The federal No Surprises Act became effective Jan. 1, 2022. It established a federal law prohibiting balance billing for out-of-network, self-pay, and uninsured patients from certain surprise medical bills. The law also created patient price transparency rules by requiring certain physicians to provide their patients with good faith estimates.
Texas law and federal legislation both have systems to address payment disputes between physicians and health plans using independent dispute resolution (IDR). But they also have some key differences.
Check out these TMA materials on the independent dispute resolution process, physician charges, and health plan contracting and networks.
Educational Letters to Federal Certified Independent Dispute Resolution (IDR) Entities
Resources Concerning the No Surprises Act
The Real Truth About Surprise Bills
Physician Charges Do Have Meaning
Required Notices: No Surprises Act Notices with Certain Posting Requirements
SB 1264 and Out-of-Network Claims: Texas Arbitration Process
How to Appeal Being Dropped From a Network
Physician Prices, Fee Schedules, and Managed Care Contract Offer and Acceptance
Much of the federal government’s solution to resolve certain out-of-network billing disputes took effect at the start of 2022. To help physician practices understand and navigate the new law, the American Medical Association has created two No Surprises Act toolkits. TMA also offers an updated list of resources on the new law.
Read about Preparing for Implementation of the No Surprises Act.
Read about Disputing Out-of-Network Payments Using the No Surprises Act Independent Dispute Resolution Process.
View the AMA webinar, Out-of-Network Payment Process Under the No Surprises Act, that was held on Thursday, Apr. 21. Access a recording of the webinar and the presenters' slides.
TMA and American Medical Association leaders are urging physicians to get educated now about the new federal law on surprise medical billing. Many related practice changes were the subject of an AMA educational webinar held Jan. 20, which will also be available as a recording.
On Friday, April 15, 2022, the Centers for Medicare & Medicaid Services (CMS) opened the federal Independent Dispute Resolution (IDR) portal process for the No Surprises Act (NSA). It is intended to resolve payment disputes for certain out-of-network charges.
The Texas Medical Association has updated its white paper on Texas’ law for settling out-of-network billing disputes involving state-regulated health plans.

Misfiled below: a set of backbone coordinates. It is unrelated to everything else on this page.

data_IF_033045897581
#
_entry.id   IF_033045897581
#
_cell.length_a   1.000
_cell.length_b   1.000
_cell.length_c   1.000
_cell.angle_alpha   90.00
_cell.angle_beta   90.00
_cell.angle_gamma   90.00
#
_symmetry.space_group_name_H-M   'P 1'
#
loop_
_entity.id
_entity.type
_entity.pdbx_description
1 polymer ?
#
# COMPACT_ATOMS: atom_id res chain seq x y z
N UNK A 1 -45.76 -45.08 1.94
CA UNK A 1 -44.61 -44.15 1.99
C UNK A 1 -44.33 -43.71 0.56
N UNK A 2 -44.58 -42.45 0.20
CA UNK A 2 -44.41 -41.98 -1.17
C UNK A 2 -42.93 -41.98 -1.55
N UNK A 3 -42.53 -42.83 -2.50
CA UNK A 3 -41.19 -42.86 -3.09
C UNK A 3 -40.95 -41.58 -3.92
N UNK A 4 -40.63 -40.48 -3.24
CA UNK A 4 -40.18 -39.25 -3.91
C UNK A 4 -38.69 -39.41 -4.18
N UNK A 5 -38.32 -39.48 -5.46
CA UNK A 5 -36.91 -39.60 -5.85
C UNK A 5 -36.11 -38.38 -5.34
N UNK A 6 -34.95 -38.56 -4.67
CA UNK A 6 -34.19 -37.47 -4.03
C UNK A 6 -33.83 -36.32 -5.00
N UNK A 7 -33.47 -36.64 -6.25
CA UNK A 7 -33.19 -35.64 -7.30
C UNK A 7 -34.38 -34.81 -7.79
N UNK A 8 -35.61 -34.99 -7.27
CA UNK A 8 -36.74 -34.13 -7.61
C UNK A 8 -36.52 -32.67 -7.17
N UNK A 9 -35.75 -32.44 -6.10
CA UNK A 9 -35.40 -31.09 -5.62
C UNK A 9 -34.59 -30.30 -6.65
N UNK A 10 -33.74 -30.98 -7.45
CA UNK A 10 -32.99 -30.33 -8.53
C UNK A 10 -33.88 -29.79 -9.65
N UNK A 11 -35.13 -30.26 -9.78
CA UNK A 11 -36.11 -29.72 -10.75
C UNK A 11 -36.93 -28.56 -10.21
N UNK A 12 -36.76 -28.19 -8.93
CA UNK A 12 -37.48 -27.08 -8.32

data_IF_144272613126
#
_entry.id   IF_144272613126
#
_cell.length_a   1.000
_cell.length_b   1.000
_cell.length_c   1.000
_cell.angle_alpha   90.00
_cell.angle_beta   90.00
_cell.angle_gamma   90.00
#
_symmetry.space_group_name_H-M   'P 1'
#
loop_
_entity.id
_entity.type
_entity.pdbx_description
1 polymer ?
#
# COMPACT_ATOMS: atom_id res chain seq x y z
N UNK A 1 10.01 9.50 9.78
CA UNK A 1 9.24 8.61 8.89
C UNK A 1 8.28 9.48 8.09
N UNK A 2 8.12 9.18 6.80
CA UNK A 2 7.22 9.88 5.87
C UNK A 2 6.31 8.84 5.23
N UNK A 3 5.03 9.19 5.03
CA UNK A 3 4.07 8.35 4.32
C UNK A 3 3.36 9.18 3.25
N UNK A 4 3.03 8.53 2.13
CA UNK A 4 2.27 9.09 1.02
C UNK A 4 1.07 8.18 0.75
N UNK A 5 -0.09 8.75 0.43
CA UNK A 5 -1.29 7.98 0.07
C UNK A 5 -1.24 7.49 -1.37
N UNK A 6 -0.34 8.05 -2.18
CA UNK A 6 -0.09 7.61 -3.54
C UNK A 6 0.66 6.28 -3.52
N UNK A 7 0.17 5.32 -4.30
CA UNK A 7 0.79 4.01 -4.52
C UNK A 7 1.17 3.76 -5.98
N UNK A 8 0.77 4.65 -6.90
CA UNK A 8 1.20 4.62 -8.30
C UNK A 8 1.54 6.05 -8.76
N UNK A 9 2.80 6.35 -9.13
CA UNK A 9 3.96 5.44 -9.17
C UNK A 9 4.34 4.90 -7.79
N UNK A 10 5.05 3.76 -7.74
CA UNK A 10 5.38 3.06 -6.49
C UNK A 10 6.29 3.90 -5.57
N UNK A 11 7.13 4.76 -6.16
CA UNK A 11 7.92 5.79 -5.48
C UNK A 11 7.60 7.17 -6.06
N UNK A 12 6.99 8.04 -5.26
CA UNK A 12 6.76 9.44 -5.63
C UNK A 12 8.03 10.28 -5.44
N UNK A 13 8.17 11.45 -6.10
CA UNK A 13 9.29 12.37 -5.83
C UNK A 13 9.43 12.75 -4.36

Marking a fourth victory for the Texas Medical Association in as many lawsuits, a court struck down a large portion of the regulations setting forth a methodology insurers use to calculate the qualifying payment amount, or QPA, used in surprise-billing disputes – part of a series of federal rules TMA has long argued skew the arbitration process in insurers’ favor.
Statement by Rick W. Snyder II, MD, Texas Medical Association (TMA) president, in response to the ruling by the U.S. District Court for the Eastern District of Texas on TMA's fourth No Surprises Act lawsuit. TMA challenged a 600% hike in administrative fees and batching rules used in arbitration cases governed by the federal law.
Within days of TMA's Feb. 23 court victory over federal regulators, the U.S. Department of Health and Human Services says it’s taking steps to comply with the court’s decision on rules for the No Surprises Act. However, the case may not be over yet.
When the Texas Medical Association scored a win over federal regulators in a Feb. 23 U.S. district court decision, it wasn’t just a victory for physicians. It was a victory for patients, too. The court sided with TMA in its attempt to stop a piece of rulemaking tied to the federal No Surprises Act.
TMA has sued federal authorities over rulemaking for the federal surprise billing law, saying it failed to follow clear direction from Congress about how to implement the dispute resolution process meant to determine fair payments for out-of-network care.
Pressure is mounting on federal authorities with multiple legal actions, including TMA's, aiming to stop what physicians and hospitals say is an unfair arbitration process outlined in rules implementing the No Surprises Act, legislation passed in 2020 to address surprise medical bills.
TMA has created a draft TDI complaint letter you can customize for your patients. We have it available in both English and Spanish. Complaints about a health plan’s network may include problems locating a specialist who is accepting new patients, finding a doctor within reasonable driving distance from the patient’s home, or inaccurate information in the health plan’s provider directory.
Read Surprise Billing Articles
Some surprises are fun; surprise bills aren't.
TMA has developed a one-page patient handout describing the most common reasons for "surprise" medical bills. There's also a longer document for those who want more details.
No Surprises Act Consumer Webpage (CMS)
Got questions about Surprise Bills? Call the Knowledge Center.
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